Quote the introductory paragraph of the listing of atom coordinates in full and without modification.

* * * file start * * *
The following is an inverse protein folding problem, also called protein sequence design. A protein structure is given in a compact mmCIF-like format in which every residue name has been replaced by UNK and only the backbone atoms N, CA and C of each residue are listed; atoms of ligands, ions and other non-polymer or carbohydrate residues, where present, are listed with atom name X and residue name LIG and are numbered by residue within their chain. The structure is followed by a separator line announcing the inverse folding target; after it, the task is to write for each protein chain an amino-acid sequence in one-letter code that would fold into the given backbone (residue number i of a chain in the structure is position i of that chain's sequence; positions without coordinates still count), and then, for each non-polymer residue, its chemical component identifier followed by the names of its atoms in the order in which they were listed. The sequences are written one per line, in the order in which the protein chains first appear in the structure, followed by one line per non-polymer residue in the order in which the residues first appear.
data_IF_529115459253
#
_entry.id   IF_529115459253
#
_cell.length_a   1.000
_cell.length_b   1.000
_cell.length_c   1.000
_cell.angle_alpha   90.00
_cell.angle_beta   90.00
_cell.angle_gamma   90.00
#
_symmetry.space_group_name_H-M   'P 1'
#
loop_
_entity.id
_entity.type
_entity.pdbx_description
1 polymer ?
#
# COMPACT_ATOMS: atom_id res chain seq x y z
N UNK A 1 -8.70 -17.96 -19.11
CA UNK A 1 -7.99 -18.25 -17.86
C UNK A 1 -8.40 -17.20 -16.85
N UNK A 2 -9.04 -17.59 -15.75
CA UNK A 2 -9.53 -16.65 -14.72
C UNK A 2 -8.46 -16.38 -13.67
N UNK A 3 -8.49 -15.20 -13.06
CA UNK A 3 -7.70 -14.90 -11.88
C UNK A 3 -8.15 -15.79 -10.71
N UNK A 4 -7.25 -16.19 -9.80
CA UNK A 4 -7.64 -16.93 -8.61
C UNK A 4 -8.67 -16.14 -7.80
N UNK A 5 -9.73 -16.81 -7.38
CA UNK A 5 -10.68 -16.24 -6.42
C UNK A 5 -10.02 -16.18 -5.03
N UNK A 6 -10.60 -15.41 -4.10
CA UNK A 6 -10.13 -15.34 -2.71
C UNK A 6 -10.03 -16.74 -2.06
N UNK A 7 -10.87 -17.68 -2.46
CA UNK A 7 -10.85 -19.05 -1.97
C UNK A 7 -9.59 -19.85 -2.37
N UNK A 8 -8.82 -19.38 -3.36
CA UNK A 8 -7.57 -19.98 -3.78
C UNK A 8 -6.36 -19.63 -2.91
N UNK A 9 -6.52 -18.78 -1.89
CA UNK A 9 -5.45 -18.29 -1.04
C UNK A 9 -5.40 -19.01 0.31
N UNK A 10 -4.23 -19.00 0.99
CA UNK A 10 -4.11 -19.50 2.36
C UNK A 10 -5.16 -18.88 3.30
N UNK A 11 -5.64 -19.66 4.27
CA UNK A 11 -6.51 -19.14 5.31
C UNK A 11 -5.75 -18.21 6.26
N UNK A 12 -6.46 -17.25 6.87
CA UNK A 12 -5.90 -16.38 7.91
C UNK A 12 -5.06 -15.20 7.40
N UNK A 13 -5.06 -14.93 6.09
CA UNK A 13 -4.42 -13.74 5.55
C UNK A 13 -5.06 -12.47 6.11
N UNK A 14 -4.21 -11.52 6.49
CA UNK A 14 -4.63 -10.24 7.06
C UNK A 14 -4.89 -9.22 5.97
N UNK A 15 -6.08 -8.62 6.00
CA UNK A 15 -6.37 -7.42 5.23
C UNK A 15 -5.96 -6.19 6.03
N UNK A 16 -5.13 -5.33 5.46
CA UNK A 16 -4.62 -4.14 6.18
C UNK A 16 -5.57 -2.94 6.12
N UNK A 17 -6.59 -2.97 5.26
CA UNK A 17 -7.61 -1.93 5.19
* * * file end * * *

The following is an inverse protein folding problem, also called protein sequence design. A protein structure is given in a compact mmCIF-like format in which every residue name has been replaced by UNK and only the backbone atoms N, CA and C of each residue are listed; atoms of ligands, ions and other non-polymer or carbohydrate residues, where present, are listed with atom name X and residue name LIG and are numbered by residue within their chain. The structure is followed by a separator line announcing the inverse folding target; after it, the task is to write for each protein chain an amino-acid sequence in one-letter code that would fold into the given backbone (residue number i of a chain in the structure is position i of that chain's sequence; positions without coordinates still count), and then, for each non-polymer residue, its chemical component identifier followed by the names of its atoms in the order in which they were listed. The sequences are written one per line, in the order in which the protein chains first appear in the structure, followed by one line per non-polymer residue in the order in which the residues first appear.